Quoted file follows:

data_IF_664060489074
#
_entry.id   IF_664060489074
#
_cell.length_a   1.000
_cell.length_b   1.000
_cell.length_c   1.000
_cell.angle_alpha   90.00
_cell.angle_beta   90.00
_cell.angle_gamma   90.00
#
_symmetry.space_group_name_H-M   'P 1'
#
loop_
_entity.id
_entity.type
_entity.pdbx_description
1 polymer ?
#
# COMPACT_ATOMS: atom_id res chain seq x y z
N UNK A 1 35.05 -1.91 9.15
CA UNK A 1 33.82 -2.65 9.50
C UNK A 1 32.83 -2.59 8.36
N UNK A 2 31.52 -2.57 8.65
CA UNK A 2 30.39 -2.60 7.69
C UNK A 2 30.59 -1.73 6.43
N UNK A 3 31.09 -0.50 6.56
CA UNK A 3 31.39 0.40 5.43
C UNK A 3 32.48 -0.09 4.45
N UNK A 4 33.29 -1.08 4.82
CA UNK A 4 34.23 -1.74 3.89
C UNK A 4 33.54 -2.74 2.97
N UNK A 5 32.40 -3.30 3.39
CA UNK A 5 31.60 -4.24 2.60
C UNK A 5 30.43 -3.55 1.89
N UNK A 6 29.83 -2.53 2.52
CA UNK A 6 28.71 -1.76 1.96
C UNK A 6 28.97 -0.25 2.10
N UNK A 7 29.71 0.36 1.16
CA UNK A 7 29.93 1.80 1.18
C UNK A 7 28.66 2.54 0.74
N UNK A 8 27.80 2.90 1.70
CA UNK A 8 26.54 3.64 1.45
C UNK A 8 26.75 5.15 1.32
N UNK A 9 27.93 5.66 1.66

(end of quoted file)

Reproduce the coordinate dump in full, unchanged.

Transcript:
data_IF_664060489074
#
_entry.id   IF_664060489074
#
_cell.length_a   1.000
_cell.length_b   1.000
_cell.length_c   1.000
_cell.angle_alpha   90.00
_cell.angle_beta   90.00
_cell.angle_gamma   90.00
#
_symmetry.space_group_name_H-M   'P 1'
#
loop_
_entity.id
_entity.type
_entity.pdbx_description
1 polymer ?
#
# COMPACT_ATOMS: atom_id res chain seq x y z
N UNK A 1 35.05 -1.91 9.15
CA UNK A 1 33.82 -2.65 9.50
C UNK A 1 32.83 -2.59 8.36
N UNK A 2 31.52 -2.57 8.65
CA UNK A 2 30.39 -2.60 7.69
C UNK A 2 30.59 -1.73 6.43
N UNK A 3 31.09 -0.50 6.56
CA UNK A 3 31.39 0.40 5.43
C UNK A 3 32.48 -0.09 4.45
N UNK A 4 33.29 -1.08 4.82
CA UNK A 4 34.23 -1.74 3.89
C UNK A 4 33.54 -2.74 2.97
N UNK A 5 32.40 -3.30 3.39
CA UNK A 5 31.60 -4.24 2.60
C UNK A 5 30.43 -3.55 1.89
N UNK A 6 29.83 -2.53 2.52
CA UNK A 6 28.71 -1.76 1.96
C UNK A 6 28.97 -0.25 2.10
N UNK A 7 29.71 0.36 1.16
CA UNK A 7 29.93 1.80 1.18
C UNK A 7 28.66 2.54 0.74
N UNK A 8 27.80 2.90 1.70
CA UNK A 8 26.54 3.64 1.45
C UNK A 8 26.75 5.15 1.32
N UNK A 9 27.93 5.66 1.66